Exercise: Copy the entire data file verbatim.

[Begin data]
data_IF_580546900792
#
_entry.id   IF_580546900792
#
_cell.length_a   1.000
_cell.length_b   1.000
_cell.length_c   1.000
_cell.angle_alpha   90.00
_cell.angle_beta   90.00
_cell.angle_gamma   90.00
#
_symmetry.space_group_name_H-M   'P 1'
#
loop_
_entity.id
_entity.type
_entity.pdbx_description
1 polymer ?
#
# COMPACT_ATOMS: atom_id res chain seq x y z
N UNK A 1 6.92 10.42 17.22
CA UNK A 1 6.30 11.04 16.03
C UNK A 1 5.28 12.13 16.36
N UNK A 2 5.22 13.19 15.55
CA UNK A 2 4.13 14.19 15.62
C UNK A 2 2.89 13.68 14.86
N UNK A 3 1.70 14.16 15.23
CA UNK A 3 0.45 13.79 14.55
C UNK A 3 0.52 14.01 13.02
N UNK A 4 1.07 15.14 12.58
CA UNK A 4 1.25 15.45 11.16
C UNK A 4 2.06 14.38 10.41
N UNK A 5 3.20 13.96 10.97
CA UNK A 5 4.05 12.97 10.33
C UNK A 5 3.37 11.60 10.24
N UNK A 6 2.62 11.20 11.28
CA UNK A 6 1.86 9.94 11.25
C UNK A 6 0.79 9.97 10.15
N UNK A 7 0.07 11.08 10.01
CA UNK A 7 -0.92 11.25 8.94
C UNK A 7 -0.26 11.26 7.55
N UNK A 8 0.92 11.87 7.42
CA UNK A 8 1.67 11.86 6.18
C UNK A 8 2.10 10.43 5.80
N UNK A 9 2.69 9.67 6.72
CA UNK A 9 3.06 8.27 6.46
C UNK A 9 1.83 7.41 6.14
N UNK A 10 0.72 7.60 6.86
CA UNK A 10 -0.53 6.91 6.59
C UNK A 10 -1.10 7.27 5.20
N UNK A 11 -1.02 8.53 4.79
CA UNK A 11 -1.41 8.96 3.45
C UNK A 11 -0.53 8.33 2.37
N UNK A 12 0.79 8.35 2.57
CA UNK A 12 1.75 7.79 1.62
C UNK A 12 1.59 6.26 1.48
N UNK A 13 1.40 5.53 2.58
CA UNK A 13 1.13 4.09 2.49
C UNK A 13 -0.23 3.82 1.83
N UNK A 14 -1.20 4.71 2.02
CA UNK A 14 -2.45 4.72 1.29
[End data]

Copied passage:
data_IF_580546900792
#
_entry.id   IF_580546900792
#
_cell.length_a   1.000
_cell.length_b   1.000
_cell.length_c   1.000
_cell.angle_alpha   90.00
_cell.angle_beta   90.00
_cell.angle_gamma   90.00
#
_symmetry.space_group_name_H-M   'P 1'
#
loop_
_entity.id
_entity.type
_entity.pdbx_description
1 polymer ?
#
# COMPACT_ATOMS: atom_id res chain seq x y z
N UNK A 1 6.92 10.42 17.22
CA UNK A 1 6.30 11.04 16.03
C UNK A 1 5.28 12.13 16.36
N UNK A 2 5.22 13.19 15.55
CA UNK A 2 4.13 14.19 15.62
C UNK A 2 2.89 13.68 14.86
N UNK A 3 1.70 14.16 15.23
CA UNK A 3 0.45 13.79 14.55
C UNK A 3 0.52 14.01 13.02
N UNK A 4 1.07 15.14 12.58
CA UNK A 4 1.25 15.45 11.16
C UNK A 4 2.06 14.38 10.41
N UNK A 5 3.20 13.96 10.97
CA UNK A 5 4.05 12.97 10.33
C UNK A 5 3.37 11.60 10.24
N UNK A 6 2.62 11.20 11.28
CA UNK A 6 1.86 9.94 11.25
C UNK A 6 0.79 9.97 10.15
N UNK A 7 0.07 11.08 10.01
CA UNK A 7 -0.92 11.25 8.94
C UNK A 7 -0.26 11.26 7.55
N UNK A 8 0.92 11.87 7.42
CA UNK A 8 1.67 11.86 6.18
C UNK A 8 2.10 10.43 5.80
N UNK A 9 2.69 9.67 6.72
CA UNK A 9 3.06 8.27 6.46
C UNK A 9 1.83 7.41 6.14
N UNK A 10 0.72 7.60 6.86
CA UNK A 10 -0.53 6.91 6.59
C UNK A 10 -1.10 7.27 5.20
N UNK A 11 -1.02 8.53 4.79
CA UNK A 11 -1.41 8.96 3.45
C UNK A 11 -0.53 8.33 2.37
N UNK A 12 0.79 8.35 2.57
CA UNK A 12 1.75 7.79 1.62
C UNK A 12 1.59 6.26 1.48
N UNK A 13 1.40 5.53 2.58
CA UNK A 13 1.13 4.09 2.49
C UNK A 13 -0.23 3.82 1.83
N UNK A 14 -1.20 4.71 2.02
CA UNK A 14 -2.45 4.72 1.29